New Heights of Worship

What on earth has worship become, that a recent poll states that “a majority of people leave church without feeling that they experienced God’s presence.”? “In a typical weekend, less that one-third of adults who attend services feel as if they truly interacted with God.”

This incredible indictment against all we have sought to accomplish in corporate worship over the past decades leads me to one conclusion: For all our worship conferences, musical excellence workshops and praise & worship initiatives we are failing to touch the throne of heaven in our worship.

Despite the current hype in the Christian music scene; the rise in worship albums, famous worship leaders and concert type events; there are three areas in the “real world” of local church worship that are quietly causing a whisper of frustration in those who desire the real thing in the church.

Predictability
The first sign is that I can tell you exactly what is going to happen at your church next Sunday. You’ll start with three fast songs, move into four slow songs, followed by communion, then the “word” and, if you’re a really spiritual church, end with a ministry time.

John 3:6 states that “The wind blows wherever it pleases. You hear it’s sound, but you cannot tell where it comes from or where it is going. So it is with everyone born of the Spirit”.

You cannot tell where a person of the Spirit is going. He or she is as unpredictable as the wind! But amazingly we know exactly where most leaders will go next during a service. Most congregation members can pre-empt their leaders moves. They sit down “ready” for communion. They fidget when it’s “time” for the message end!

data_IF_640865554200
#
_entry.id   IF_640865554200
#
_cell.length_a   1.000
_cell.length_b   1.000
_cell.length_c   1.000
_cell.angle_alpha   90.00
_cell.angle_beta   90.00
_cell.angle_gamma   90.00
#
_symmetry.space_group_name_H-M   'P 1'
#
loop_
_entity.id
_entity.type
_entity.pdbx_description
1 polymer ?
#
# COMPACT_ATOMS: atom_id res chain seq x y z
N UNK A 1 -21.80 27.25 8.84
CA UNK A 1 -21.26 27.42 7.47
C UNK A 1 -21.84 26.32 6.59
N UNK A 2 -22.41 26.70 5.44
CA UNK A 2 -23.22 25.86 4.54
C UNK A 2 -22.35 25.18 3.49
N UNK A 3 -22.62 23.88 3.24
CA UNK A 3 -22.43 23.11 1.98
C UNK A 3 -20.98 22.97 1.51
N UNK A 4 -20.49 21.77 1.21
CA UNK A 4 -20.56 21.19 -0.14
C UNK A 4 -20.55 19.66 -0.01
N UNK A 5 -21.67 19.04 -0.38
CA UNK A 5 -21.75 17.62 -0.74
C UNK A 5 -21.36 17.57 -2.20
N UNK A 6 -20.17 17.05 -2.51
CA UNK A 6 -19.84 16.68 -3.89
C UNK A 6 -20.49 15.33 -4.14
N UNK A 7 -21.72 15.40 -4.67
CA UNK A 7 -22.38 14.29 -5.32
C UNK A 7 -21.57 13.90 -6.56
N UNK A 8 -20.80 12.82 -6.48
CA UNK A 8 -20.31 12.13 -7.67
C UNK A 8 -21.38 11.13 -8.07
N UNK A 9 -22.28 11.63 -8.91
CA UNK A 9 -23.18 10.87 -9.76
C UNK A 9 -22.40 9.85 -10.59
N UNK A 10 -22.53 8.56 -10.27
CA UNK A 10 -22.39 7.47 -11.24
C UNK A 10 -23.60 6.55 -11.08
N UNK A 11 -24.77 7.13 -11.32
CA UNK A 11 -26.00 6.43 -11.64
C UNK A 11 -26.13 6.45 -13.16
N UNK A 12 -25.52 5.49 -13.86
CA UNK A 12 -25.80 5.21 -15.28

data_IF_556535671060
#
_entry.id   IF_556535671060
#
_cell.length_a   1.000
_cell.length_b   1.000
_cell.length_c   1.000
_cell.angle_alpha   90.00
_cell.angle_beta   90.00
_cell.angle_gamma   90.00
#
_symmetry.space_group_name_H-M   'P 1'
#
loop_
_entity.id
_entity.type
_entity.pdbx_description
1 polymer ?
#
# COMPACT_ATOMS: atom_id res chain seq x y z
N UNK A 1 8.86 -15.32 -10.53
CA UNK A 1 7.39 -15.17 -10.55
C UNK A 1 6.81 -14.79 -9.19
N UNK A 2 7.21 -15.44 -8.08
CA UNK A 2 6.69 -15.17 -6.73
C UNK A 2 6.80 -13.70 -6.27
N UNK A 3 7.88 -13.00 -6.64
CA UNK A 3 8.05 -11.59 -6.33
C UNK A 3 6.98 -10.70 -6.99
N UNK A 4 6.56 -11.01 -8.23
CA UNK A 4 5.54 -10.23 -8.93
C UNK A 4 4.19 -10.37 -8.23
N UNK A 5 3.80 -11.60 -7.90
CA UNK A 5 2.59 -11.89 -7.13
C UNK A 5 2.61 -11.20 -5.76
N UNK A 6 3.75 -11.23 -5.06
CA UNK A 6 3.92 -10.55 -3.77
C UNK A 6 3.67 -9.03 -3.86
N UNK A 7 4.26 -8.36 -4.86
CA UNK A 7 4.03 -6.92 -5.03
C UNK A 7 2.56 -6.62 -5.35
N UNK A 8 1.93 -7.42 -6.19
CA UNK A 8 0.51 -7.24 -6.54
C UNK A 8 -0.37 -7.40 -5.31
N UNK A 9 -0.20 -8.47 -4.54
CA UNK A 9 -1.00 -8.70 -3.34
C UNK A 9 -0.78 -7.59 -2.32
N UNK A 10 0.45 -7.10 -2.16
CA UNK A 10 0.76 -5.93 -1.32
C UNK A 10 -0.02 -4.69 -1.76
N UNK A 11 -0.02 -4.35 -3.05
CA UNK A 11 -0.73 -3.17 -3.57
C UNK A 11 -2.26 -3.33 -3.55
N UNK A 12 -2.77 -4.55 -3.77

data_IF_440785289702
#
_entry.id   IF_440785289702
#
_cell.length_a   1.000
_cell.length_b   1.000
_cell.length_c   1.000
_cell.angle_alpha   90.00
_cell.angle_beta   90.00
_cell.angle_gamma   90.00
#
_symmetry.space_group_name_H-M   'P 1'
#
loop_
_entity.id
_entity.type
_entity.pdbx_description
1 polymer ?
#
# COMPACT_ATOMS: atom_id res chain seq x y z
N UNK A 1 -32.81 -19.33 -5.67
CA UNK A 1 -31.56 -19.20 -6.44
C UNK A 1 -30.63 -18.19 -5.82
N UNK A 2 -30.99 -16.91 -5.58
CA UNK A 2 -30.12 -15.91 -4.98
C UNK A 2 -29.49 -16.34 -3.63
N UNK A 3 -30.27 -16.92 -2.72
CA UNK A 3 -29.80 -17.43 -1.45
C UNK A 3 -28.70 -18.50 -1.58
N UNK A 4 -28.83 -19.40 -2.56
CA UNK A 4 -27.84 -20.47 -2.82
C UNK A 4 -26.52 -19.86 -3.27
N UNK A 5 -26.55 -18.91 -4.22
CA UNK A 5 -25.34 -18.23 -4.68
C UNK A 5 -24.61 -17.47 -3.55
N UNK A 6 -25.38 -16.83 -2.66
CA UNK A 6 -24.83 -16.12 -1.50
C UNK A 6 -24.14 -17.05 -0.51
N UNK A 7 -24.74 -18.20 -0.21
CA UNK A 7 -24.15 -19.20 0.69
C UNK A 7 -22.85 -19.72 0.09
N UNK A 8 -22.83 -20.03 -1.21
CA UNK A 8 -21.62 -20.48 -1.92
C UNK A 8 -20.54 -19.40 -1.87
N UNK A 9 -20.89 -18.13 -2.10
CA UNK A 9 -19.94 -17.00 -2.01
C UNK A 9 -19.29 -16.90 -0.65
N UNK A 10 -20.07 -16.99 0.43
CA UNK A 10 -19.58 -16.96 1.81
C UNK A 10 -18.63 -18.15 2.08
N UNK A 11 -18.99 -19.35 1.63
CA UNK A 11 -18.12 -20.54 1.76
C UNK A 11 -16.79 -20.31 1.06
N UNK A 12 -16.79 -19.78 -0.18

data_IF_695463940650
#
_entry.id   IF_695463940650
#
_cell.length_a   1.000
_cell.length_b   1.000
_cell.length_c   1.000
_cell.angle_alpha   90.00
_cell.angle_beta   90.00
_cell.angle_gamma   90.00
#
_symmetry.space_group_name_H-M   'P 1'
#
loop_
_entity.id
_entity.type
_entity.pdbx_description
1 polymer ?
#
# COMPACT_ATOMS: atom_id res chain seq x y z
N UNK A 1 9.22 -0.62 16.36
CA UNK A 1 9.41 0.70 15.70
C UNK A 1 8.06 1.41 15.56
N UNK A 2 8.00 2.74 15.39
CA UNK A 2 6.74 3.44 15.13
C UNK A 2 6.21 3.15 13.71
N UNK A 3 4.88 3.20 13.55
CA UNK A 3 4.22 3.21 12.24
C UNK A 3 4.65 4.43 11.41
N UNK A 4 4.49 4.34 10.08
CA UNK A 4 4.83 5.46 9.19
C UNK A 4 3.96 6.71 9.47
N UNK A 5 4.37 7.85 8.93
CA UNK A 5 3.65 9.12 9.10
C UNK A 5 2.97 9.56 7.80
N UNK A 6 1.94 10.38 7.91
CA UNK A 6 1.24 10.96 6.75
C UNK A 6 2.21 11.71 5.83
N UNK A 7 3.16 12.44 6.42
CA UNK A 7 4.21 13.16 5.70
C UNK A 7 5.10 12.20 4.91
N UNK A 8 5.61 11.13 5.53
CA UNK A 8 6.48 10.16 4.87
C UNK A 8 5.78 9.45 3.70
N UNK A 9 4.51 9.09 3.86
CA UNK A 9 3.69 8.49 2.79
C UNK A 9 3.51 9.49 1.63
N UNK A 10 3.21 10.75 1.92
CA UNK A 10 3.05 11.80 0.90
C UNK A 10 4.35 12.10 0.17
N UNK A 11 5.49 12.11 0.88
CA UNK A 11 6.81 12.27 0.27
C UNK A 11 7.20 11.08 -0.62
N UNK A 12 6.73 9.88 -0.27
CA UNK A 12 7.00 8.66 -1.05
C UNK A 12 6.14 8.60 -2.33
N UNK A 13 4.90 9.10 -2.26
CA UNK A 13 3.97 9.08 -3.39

If John 3:6 is truth, then we have to ask the honest question: Are we calling things “spiritual” that are not of God? Is it God telling us to meet for one and a half hours each week, and churn out this liturgical offering to Him? God, who’s imagination designed both the flea and the elephant, the buttercup and the Oak, but can only think up this ritualistic, predictable singing of songs, week after week, around the globe? Or have we perhaps, become victims of Pentecostal/Charismatic culture? Are we perhaps simply doing what was done before us?

An extract from Jarrod Cooper’s book “Glory in the Church”

book

Comments

4 comments on “New Heights of Worship”
  1. Dave says:

    Maybe the problem is our theology. We are waiting for the music to take us into the presence of someone who is already near to us. We are asking our worship leaders to give us access to God’s throne when we already have a mediator who has done this

    1. Good thought Dave! Thank you!

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